Get access to everything we publish when you sign up for Outside+.
Erin Sterkenburg graduates high school in December, just a few months after she competes in the first ever Olympic climbing event in Tokyo. She will be the the first (and only) African woman to compete in an Olympic climbing event.
For the 18-year-old, who began climbing four years ago and has only competed in three IFSC events to date (one of which was the Olympic qualifier in Cape Town), it’s a huge leap. Gym Climber caught up with Sterkenburg to chat.
For starters, can you tell us a bit about your competitive history? In the IFSC and otherwise?
So I started climbing in 2017, when I was in grade 8. I don’t know if you guys call it that (laughs), but it’s like the first year of high school here in South Africa. At my school we have a competitive club that does climbing. So I joined that at my school and then I did the school’s “league” for climbing. That first year I went to Lead Nationals.
After that competition, I was like, ‘OK, I really like doing this,’ so I got a membership at the gym near my house and started climbing all the time. I went to Youth Worlds [Moscow] in 2018 for the first time. I was in grade 9 then. Then I went to the one in Arco the next year. So those are the only IFSC competitions besides the Africa Cup that I’ve done.
So you’ve been climbing about four years, yeah? And now you’re going to be an Olympian, that’s pretty awesome.
I know, I know! It’s so crazy.
Do you do any climbing outside, or is it mostly indoor stuff at the moment?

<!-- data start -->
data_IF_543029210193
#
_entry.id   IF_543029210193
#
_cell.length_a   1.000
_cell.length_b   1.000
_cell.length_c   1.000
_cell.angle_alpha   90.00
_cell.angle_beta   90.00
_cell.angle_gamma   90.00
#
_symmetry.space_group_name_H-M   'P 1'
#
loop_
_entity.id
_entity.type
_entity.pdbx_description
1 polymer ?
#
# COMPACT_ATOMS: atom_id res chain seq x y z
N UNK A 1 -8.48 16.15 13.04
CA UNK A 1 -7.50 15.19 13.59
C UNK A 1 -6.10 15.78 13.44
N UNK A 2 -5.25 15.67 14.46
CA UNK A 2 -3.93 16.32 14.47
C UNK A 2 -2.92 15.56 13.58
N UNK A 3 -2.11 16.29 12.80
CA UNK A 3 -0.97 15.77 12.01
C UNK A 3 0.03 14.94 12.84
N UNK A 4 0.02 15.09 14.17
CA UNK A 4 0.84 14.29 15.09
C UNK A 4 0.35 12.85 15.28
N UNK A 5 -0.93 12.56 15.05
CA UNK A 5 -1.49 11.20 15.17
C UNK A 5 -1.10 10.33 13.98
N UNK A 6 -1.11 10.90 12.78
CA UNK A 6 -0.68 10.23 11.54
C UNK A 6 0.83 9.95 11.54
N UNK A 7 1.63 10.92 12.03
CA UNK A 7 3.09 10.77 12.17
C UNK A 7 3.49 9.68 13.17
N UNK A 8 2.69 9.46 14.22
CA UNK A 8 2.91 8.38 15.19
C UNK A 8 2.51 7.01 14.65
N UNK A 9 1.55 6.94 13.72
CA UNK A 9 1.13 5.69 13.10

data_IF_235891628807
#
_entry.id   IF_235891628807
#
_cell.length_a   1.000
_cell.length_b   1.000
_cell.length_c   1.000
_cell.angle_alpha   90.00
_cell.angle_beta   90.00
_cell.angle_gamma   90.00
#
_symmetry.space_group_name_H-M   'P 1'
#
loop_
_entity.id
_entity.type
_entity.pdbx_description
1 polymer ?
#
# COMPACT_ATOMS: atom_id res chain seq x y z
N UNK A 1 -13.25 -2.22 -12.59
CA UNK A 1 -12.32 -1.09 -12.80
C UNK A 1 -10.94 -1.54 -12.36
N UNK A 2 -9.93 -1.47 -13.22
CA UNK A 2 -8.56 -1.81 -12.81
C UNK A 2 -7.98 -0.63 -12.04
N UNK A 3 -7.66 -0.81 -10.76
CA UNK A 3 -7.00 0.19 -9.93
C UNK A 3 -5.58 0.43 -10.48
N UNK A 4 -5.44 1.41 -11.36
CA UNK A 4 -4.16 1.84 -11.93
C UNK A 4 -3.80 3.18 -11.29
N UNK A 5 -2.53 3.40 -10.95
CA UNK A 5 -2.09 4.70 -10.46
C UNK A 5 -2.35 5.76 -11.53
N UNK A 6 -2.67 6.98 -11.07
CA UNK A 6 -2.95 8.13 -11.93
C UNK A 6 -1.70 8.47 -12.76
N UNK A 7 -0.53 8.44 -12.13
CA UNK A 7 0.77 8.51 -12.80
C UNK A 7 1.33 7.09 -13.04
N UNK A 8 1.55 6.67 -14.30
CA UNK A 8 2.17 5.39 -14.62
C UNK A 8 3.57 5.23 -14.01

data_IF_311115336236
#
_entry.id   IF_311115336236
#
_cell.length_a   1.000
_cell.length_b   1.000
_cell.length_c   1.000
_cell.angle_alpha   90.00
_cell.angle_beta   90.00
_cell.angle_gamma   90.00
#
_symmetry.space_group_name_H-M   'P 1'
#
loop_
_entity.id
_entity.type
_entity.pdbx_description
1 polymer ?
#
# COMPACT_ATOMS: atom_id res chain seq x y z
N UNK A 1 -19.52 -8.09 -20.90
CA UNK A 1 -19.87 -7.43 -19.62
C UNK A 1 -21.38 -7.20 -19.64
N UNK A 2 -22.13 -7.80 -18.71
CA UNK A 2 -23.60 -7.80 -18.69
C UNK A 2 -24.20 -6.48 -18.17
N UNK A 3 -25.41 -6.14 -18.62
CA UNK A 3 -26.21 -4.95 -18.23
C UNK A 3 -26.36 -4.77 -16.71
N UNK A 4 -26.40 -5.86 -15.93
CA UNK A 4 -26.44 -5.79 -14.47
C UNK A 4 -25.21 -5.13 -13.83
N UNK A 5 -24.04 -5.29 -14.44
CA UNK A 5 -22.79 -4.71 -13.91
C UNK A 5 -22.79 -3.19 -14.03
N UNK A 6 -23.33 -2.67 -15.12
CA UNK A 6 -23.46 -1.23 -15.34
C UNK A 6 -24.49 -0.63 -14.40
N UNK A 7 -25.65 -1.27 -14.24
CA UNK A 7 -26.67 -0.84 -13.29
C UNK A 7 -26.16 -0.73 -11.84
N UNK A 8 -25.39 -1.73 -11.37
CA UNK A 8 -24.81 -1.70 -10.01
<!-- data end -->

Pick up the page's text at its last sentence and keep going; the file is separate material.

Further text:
Oh no, definitely outside too! Not recently, because I’ve been training a lot, but as soon as I started climbing more seriously I got to know a bunch of people that would go outside every weekend. So I went outside all the time and I still try to go as often as possible. There’s a lot of climbing quite close to where I live, like half an hour or so away. We’re really lucky that we have some nice crags quite close by. I have climbed in a few places around the country. I haven’t gotten to do a long trip to Rocklands yet, but I’m hoping to after the Olympics! I mainly sport climb outside, but I would love to do a proper trip to Rocklands [to boulder].
And where are you based, these days?
I’m in Durban, but I do go to Joburg like once a month to train speed, because we don’t have a speed wall here.
You mentioned you’re more of a sport climber outside. In terms of Olympic categories, are you more focused on lead then?
I would say lead is my top. Bouldering is a close second, and then speed is… well, definitely not what I’m good at (laughs), but I’m working on it!
With the Olympics coming up I assume you’re quite focused on training in the gym, but do you see yourself as an indoor competitive climber in the long run, or are you more interested in projecting routes outside?
I’m not entirely sure yet. [After high school] I want to study in America, actually, and climb there, but I think I want to focus on competitions for a while. But eventually in the long run, yeah I do want to climb outside and I really love climbing on rock. I think that would be in the far future.